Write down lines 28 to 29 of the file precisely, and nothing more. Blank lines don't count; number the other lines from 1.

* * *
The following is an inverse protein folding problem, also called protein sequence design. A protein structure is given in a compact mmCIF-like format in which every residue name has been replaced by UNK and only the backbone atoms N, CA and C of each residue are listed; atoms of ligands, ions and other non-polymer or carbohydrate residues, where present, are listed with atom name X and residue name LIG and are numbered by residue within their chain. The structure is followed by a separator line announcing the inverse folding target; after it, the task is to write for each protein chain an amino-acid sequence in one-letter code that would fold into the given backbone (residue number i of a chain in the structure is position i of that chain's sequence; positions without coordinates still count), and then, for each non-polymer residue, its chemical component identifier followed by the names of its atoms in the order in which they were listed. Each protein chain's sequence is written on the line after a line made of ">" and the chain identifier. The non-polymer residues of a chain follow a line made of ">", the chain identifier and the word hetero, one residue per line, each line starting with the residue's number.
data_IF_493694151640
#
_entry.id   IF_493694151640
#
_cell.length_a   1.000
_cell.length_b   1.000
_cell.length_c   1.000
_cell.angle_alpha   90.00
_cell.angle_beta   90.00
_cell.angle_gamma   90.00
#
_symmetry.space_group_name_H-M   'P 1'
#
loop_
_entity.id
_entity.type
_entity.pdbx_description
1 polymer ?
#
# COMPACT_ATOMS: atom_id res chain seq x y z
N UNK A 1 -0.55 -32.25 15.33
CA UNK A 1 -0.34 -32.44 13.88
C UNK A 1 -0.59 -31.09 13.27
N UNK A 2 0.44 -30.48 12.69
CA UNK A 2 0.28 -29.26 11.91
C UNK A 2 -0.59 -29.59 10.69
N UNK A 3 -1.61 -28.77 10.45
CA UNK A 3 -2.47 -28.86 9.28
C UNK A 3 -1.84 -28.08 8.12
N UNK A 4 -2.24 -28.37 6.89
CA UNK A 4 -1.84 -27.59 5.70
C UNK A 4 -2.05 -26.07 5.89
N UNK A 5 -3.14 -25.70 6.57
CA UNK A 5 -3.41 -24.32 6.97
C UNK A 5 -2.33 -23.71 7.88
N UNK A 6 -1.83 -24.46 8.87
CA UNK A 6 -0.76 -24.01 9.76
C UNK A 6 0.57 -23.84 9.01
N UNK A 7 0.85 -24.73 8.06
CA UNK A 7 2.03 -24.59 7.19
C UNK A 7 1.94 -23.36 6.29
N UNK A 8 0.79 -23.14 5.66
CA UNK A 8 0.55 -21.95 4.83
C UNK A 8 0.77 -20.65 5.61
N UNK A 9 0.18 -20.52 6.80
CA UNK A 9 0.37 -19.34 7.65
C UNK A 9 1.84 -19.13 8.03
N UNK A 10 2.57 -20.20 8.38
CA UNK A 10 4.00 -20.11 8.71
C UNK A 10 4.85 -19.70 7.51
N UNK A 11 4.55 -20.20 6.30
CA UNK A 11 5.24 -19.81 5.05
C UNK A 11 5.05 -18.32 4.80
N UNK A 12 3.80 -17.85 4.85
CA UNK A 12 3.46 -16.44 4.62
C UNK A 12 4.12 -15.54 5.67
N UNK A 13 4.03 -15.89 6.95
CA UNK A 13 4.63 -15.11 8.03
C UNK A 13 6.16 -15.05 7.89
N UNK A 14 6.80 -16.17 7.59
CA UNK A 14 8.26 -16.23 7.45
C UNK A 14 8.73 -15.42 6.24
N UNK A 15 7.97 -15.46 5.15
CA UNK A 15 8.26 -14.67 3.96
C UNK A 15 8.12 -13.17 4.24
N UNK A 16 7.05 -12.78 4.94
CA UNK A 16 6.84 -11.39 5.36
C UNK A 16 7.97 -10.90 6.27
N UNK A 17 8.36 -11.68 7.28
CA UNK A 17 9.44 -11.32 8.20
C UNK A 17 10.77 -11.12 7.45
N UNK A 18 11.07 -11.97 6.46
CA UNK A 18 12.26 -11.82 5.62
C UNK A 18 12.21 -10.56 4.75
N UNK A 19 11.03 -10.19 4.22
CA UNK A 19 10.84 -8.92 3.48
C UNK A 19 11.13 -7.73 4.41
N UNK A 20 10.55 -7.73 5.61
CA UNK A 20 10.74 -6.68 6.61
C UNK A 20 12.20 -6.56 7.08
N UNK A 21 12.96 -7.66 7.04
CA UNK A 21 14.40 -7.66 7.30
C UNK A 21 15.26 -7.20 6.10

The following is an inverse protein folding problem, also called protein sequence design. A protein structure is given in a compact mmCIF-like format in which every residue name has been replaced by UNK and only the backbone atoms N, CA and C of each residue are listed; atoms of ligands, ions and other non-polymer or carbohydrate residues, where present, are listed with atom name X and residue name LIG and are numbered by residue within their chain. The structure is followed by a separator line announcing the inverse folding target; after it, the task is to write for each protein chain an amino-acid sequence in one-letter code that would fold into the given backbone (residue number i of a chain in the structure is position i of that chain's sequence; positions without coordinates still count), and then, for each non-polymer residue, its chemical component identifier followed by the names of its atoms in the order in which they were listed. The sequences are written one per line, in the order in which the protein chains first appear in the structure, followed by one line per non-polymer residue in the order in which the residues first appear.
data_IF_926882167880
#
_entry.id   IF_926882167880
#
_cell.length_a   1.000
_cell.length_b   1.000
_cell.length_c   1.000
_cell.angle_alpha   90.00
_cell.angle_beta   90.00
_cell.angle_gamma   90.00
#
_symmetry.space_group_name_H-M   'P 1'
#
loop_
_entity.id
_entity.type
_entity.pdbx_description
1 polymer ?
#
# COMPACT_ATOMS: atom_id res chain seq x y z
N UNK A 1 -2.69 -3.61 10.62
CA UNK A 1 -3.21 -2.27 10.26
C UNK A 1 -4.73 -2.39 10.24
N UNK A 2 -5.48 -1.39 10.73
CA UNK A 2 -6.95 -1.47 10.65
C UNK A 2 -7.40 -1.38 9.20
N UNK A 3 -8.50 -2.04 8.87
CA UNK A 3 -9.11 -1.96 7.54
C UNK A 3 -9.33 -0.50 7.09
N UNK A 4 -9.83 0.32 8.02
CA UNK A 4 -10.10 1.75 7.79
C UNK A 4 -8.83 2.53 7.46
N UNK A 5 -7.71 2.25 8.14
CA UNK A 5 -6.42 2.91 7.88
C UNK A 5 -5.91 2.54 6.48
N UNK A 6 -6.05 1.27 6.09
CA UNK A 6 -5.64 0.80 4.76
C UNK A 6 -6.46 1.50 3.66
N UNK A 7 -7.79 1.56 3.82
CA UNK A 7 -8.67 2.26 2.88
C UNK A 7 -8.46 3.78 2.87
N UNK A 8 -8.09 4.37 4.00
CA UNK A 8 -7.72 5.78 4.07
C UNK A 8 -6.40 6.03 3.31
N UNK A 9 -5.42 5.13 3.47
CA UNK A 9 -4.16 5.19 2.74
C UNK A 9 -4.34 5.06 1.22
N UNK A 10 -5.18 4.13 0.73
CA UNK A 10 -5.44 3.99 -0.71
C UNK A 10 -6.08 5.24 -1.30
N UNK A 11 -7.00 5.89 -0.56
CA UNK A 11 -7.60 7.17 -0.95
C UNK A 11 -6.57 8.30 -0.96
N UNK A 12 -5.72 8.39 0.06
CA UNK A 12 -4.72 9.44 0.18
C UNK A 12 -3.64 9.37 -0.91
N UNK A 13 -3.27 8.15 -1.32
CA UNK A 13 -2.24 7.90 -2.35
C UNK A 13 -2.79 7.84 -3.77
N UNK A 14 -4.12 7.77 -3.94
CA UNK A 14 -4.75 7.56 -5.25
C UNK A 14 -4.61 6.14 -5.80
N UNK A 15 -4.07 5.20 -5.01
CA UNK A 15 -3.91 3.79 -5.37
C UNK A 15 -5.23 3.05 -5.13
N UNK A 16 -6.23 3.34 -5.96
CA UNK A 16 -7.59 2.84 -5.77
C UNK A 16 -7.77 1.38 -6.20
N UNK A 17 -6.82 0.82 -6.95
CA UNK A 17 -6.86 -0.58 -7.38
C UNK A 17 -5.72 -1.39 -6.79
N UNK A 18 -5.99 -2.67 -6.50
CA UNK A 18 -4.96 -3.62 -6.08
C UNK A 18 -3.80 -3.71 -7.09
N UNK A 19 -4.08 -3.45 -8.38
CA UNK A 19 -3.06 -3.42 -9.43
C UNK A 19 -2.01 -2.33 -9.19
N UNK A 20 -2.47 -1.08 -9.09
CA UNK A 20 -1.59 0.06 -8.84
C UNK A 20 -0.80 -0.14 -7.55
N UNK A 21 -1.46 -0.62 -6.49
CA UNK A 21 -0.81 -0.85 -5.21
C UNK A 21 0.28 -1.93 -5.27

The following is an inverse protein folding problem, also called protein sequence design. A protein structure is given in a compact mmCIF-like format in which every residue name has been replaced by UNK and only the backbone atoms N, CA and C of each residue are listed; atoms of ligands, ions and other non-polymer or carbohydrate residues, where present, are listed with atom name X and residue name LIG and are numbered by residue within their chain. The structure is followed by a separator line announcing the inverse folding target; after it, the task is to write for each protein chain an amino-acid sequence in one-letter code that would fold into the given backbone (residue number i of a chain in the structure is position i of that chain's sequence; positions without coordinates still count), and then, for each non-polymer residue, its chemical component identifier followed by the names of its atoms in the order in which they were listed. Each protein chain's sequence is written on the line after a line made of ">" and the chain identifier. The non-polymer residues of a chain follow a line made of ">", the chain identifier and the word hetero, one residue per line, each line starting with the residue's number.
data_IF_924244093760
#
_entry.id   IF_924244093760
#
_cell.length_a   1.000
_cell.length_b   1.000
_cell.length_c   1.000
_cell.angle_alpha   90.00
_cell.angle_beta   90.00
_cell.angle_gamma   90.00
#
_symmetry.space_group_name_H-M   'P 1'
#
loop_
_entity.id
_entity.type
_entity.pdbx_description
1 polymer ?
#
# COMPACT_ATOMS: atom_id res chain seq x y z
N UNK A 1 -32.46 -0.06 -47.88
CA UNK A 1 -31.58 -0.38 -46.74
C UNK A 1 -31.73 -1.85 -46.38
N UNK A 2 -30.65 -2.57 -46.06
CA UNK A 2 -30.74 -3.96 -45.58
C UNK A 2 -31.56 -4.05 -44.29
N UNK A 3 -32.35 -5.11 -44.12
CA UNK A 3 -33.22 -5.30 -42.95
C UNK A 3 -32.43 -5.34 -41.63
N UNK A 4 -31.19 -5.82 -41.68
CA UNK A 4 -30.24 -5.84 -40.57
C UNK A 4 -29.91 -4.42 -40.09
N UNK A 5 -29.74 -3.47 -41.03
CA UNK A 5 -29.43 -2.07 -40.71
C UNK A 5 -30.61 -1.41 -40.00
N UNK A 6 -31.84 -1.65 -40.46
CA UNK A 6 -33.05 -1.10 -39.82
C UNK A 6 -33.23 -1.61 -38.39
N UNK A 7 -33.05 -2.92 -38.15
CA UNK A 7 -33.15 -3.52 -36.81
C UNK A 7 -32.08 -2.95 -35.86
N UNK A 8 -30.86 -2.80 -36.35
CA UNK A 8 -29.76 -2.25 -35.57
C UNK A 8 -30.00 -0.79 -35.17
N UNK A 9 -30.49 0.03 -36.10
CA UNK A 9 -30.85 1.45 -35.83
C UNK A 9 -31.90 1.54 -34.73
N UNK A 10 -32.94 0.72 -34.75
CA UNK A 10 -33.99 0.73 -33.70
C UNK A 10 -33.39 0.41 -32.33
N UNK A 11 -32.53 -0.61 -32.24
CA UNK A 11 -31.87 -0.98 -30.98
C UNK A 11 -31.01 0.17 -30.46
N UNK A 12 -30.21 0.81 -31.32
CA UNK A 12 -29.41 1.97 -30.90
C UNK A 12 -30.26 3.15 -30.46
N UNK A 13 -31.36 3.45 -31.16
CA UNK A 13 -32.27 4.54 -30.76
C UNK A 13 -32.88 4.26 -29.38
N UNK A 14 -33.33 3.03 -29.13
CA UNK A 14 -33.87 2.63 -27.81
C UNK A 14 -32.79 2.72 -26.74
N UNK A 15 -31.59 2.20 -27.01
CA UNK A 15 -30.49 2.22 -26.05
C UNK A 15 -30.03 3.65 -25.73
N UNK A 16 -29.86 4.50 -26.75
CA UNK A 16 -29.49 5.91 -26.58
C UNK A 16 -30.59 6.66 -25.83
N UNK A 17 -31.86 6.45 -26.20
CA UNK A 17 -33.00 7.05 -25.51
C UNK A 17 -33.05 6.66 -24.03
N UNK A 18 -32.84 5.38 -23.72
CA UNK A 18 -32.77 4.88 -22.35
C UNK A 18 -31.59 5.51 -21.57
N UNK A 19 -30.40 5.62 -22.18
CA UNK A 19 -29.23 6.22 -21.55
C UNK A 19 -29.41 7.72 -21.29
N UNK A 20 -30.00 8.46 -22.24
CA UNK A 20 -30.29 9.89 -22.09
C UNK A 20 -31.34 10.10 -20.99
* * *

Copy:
N UNK A 3 -1.61 -28.77 10.45
CA UNK A 3 -2.47 -28.86 9.28